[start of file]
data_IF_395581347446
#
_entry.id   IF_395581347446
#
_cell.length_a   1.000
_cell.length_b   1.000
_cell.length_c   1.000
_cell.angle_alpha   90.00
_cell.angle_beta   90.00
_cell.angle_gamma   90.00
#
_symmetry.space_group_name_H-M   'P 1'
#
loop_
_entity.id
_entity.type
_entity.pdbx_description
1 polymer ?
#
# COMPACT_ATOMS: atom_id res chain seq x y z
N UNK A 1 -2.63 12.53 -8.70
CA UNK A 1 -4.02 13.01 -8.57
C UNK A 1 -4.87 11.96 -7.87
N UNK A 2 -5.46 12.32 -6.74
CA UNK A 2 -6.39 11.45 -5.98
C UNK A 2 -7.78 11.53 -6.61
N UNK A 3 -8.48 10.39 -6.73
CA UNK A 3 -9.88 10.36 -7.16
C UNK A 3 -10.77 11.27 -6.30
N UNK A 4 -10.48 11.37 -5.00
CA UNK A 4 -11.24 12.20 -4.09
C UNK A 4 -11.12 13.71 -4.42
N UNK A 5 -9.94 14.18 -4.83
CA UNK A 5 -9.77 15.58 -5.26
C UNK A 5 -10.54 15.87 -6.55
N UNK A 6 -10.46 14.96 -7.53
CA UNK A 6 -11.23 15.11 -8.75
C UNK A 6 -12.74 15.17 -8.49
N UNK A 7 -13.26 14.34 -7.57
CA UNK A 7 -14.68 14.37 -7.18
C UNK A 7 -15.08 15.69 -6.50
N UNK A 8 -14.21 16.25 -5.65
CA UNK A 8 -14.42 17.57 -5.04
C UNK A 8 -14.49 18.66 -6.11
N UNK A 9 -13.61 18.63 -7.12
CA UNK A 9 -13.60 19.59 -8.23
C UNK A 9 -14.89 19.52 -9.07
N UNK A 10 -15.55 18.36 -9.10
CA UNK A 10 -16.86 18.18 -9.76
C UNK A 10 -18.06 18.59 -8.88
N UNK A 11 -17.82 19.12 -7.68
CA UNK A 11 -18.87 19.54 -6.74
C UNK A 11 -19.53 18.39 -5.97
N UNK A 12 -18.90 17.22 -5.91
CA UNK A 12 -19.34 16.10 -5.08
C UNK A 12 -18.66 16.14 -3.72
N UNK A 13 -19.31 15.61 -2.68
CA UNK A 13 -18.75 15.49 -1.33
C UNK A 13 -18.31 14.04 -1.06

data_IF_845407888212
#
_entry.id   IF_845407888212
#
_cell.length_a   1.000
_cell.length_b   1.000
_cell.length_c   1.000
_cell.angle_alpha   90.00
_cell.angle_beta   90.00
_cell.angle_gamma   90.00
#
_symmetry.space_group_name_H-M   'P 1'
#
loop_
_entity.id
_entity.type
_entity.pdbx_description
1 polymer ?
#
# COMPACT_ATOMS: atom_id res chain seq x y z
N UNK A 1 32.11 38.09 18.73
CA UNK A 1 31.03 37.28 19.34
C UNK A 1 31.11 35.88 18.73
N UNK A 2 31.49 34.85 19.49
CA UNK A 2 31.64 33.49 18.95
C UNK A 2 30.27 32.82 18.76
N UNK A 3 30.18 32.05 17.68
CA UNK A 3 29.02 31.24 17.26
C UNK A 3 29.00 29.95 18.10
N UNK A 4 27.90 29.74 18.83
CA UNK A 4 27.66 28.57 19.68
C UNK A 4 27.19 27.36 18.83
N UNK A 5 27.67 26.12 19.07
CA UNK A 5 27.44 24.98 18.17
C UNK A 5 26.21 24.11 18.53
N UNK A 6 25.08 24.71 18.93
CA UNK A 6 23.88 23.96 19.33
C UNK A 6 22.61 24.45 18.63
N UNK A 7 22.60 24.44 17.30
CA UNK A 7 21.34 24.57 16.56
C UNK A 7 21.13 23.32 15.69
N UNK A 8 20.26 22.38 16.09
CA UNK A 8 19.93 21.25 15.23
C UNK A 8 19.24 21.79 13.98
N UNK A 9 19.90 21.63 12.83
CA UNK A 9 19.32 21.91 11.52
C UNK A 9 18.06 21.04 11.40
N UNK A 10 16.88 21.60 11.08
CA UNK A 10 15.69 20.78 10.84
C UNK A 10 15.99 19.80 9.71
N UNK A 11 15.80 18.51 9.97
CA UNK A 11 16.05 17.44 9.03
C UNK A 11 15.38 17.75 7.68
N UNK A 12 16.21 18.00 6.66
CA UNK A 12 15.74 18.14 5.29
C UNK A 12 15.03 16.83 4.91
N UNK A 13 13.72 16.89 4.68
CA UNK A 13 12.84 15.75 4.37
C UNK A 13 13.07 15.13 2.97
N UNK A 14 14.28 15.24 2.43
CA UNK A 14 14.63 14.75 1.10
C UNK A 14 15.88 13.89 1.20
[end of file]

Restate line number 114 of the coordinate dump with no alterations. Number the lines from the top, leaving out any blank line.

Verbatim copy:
CA UNK A 12 15.74 18.14 5.29